• FIG. 4 illustrates an example set of heuristics; and
  • FIG. 5 illustrates an example performance analysis presentation screen.
  • Throughout the drawings, the same reference numerals indicate similar or corresponding features or functions. The drawings are included for illustrative purposes and are not intended to limit the scope of the invention.
  • DETAILED DESCRIPTION
  • In the following description, for purposes of explanation rather than limitation, specific details are set forth such as the particular architecture, interfaces, techniques, etc., in order to provide a thorough understanding of the concepts of the invention. However, it will be apparent to those skilled in the art that the present invention may be practiced in other embodiments, which depart from these specific details. In like manner, the text of this description is directed to the example embodiments as illustrated in the Figures, and is not intended to limit the claimed invention beyond the limits expressly included in the claims. For purposes of simplicity and clarity, detailed descriptions of well-known devices, circuits, and methods are omitted so as not to obscure the description of the present invention with unnecessary detail.
  • Also, for ease of reference, terms such as ‘packet’ or ‘message’ are used in the general sense to identify elements that are transmitted from one point to another, and do not connote any particular structure or format. In like manner, terms such as ‘stored in the trace file’ or ‘stored in a data base’ include the storage of a pointer to information at another location; that is, any material that can be retrieved based on information contained in the trace file or data base is considered to be stored in the trace file or data base. Similarly, the terms ‘file’ and ‘data base’ are also used in the general sense, and may include multiple physical entities, such as used for storing distributed files and data bases. The ‘trace file’ may, for example, comprise a variety of individual trace files at different monitoring devices. The term ‘object’ is also used in the general sense to mean a collection of stored data or information, and does not necessarily imply or suggest the use of object oriented programming techniques.
  • In the following description, a hierarchy of ‘transactions’, or streams of communication, is presented. At a lowest level, a network transaction can be defined as a stream of related packets communicated between two or more entities. Such a transaction can be as simple at the sending of data from a first node to a second node, followed by an acknowledgment from the second node to the first node. A more complex network transaction can be a request for data from a first node to a second node, followed by an acknowledgement of receipt of the request to the first sender and a corresponding request for data from the second node to a third node, followed by an acknowledgement of receipt of the request from the third node to the second node, . . . followed eventually by receipt of the requested data by the first node and an acknowledgement from the first node, which ends the transaction.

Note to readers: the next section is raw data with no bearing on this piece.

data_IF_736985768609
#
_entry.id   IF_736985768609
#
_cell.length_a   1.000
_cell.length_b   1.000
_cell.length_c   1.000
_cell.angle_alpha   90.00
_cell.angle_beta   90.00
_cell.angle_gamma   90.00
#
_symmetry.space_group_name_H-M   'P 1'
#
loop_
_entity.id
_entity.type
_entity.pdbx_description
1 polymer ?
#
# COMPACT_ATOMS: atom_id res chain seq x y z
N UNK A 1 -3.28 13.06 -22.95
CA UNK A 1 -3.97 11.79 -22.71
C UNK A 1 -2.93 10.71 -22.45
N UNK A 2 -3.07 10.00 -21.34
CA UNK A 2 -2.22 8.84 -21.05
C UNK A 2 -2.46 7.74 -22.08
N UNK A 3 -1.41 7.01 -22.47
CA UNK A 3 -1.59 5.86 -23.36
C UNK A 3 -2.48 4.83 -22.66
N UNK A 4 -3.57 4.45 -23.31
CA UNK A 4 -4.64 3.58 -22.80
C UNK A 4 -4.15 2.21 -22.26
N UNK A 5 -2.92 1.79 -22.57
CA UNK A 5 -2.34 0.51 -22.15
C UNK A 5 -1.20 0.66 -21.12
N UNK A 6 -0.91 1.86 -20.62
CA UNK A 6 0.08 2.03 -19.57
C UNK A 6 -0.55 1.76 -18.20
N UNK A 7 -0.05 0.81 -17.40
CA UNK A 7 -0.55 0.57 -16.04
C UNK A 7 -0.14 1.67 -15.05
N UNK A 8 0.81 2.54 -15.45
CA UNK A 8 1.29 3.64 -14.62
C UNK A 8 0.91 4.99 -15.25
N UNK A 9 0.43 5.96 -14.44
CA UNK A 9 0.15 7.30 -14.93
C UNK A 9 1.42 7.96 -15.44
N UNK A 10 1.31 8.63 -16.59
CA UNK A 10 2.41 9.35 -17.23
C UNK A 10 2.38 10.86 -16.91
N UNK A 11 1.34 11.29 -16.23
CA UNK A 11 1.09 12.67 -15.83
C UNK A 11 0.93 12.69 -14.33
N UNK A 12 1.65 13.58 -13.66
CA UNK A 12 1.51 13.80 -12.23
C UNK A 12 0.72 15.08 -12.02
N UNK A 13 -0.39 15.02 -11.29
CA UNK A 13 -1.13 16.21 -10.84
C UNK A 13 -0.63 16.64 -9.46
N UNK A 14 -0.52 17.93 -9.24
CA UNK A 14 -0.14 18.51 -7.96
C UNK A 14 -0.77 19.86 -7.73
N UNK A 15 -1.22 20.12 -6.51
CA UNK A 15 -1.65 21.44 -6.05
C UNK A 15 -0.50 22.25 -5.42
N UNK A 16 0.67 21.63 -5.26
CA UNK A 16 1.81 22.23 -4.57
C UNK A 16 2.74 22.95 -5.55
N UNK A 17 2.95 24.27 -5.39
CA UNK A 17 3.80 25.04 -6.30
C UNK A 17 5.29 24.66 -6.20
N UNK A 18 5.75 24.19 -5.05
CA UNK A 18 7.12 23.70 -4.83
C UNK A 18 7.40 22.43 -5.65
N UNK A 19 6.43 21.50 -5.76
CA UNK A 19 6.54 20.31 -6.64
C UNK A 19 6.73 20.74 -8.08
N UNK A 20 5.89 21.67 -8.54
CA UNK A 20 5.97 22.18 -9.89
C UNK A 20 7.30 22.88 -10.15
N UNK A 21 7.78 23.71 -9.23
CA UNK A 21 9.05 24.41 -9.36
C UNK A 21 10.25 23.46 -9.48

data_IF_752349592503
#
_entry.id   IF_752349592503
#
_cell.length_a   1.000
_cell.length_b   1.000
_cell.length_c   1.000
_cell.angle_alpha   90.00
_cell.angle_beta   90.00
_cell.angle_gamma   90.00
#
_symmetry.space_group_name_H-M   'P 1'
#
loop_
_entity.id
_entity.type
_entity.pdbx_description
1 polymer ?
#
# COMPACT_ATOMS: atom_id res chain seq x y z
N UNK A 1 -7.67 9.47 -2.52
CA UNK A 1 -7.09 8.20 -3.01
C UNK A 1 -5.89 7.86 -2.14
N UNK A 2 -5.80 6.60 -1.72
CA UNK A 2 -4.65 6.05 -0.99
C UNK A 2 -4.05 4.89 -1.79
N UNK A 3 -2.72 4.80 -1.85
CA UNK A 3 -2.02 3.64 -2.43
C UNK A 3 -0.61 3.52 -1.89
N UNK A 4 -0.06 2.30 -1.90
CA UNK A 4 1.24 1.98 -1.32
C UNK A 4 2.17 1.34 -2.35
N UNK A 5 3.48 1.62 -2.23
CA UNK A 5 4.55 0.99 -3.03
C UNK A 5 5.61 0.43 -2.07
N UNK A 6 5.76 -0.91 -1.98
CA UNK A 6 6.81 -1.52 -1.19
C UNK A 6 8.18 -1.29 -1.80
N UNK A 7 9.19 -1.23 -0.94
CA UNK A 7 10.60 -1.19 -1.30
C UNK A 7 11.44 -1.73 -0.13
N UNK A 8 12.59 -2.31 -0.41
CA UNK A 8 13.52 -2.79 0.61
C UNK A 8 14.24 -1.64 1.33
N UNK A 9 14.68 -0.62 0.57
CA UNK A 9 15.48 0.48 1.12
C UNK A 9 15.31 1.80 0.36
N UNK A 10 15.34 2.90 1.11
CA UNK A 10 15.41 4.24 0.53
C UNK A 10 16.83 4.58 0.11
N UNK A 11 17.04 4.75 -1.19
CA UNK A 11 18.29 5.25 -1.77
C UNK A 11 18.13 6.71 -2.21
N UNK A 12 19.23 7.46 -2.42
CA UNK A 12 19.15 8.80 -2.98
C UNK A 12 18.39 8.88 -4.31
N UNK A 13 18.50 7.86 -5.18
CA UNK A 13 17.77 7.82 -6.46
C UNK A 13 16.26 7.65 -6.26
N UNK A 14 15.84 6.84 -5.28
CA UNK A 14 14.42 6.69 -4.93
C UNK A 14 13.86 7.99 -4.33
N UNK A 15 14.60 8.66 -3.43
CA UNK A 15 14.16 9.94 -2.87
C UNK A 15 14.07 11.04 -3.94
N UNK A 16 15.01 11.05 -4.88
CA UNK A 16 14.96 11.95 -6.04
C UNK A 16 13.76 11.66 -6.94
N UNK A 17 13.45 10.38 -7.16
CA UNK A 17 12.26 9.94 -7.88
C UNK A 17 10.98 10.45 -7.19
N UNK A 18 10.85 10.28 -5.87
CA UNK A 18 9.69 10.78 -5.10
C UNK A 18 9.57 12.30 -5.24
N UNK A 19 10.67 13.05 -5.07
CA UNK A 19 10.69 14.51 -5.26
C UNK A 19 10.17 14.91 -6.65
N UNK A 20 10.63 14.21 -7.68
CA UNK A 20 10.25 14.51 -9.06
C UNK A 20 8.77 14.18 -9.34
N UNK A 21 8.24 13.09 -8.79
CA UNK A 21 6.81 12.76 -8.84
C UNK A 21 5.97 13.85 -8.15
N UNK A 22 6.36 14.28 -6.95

• At a next higher level, HTTP transactions correspond to streams of related HTTP messages, such as the transmission of an HTTP GET (Object) message from a first node, followed by receipt of the corresponding HTTP Object by the first node.
  • At a next higher level, Web transactions are defined herein as comprising related HTTP transactions. A Web transaction may correspond to one HTTP transaction, such as a request for download of an HTTP object that is ‘self contained’, such as a web-page that does not include other HTTP objects. A more complex Web transaction may be a request for an HTTP object that includes references to other HTTP objects, some of which may include references to further HTTP objects, and so on, such as a request for a web page that includes images, text, buttons, and so on. In this disclosure, the downloading of a web page is used as an example of a web transaction; however, one of skill in the art will recognize that other sets of related HTTP transactions may comprise a web transaction, such as composing and sending an e-mail within the context of a rendered page (e.g. GMail), asynchronous requests (AJAX), streaming data (stock streamer, security camera feed, etc.)